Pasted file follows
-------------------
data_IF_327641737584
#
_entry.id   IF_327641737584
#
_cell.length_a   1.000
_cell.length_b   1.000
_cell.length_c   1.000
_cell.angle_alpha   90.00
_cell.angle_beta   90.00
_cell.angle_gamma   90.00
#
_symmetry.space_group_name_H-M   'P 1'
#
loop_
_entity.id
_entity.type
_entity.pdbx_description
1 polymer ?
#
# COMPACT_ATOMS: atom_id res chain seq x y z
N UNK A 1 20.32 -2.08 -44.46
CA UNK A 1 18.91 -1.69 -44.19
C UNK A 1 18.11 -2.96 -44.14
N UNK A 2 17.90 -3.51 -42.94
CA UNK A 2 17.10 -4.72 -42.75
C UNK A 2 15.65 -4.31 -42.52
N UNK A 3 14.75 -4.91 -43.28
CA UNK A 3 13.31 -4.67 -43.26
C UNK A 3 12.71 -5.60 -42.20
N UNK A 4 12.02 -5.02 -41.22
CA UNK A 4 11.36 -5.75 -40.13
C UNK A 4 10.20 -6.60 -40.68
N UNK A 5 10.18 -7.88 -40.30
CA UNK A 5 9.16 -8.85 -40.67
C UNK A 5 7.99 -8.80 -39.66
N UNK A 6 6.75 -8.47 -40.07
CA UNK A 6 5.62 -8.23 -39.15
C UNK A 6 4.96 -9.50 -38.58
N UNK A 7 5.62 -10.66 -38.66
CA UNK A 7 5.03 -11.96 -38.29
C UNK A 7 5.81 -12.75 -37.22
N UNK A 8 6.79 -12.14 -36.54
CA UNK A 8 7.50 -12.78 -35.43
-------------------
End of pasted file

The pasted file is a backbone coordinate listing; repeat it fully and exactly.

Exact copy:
data_IF_327641737584
#
_entry.id   IF_327641737584
#
_cell.length_a   1.000
_cell.length_b   1.000
_cell.length_c   1.000
_cell.angle_alpha   90.00
_cell.angle_beta   90.00
_cell.angle_gamma   90.00
#
_symmetry.space_group_name_H-M   'P 1'
#
loop_
_entity.id
_entity.type
_entity.pdbx_description
1 polymer ?
#
# COMPACT_ATOMS: atom_id res chain seq x y z
N UNK A 1 20.32 -2.08 -44.46
CA UNK A 1 18.91 -1.69 -44.19
C UNK A 1 18.11 -2.96 -44.14
N UNK A 2 17.90 -3.51 -42.94
CA UNK A 2 17.10 -4.72 -42.75
C UNK A 2 15.65 -4.31 -42.52
N UNK A 3 14.75 -4.91 -43.28
CA UNK A 3 13.31 -4.67 -43.26
C UNK A 3 12.71 -5.60 -42.20
N UNK A 4 12.02 -5.02 -41.22
CA UNK A 4 11.36 -5.75 -40.13
C UNK A 4 10.20 -6.60 -40.68
N UNK A 5 10.18 -7.88 -40.30
CA UNK A 5 9.16 -8.85 -40.67
C UNK A 5 7.99 -8.80 -39.66
N UNK A 6 6.75 -8.47 -40.07
CA UNK A 6 5.62 -8.23 -39.15
C UNK A 6 4.96 -9.50 -38.58
N UNK A 7 5.62 -10.66 -38.66
CA UNK A 7 5.03 -11.96 -38.29
C UNK A 7 5.81 -12.75 -37.22
N UNK A 8 6.79 -12.14 -36.54
CA UNK A 8 7.50 -12.78 -35.43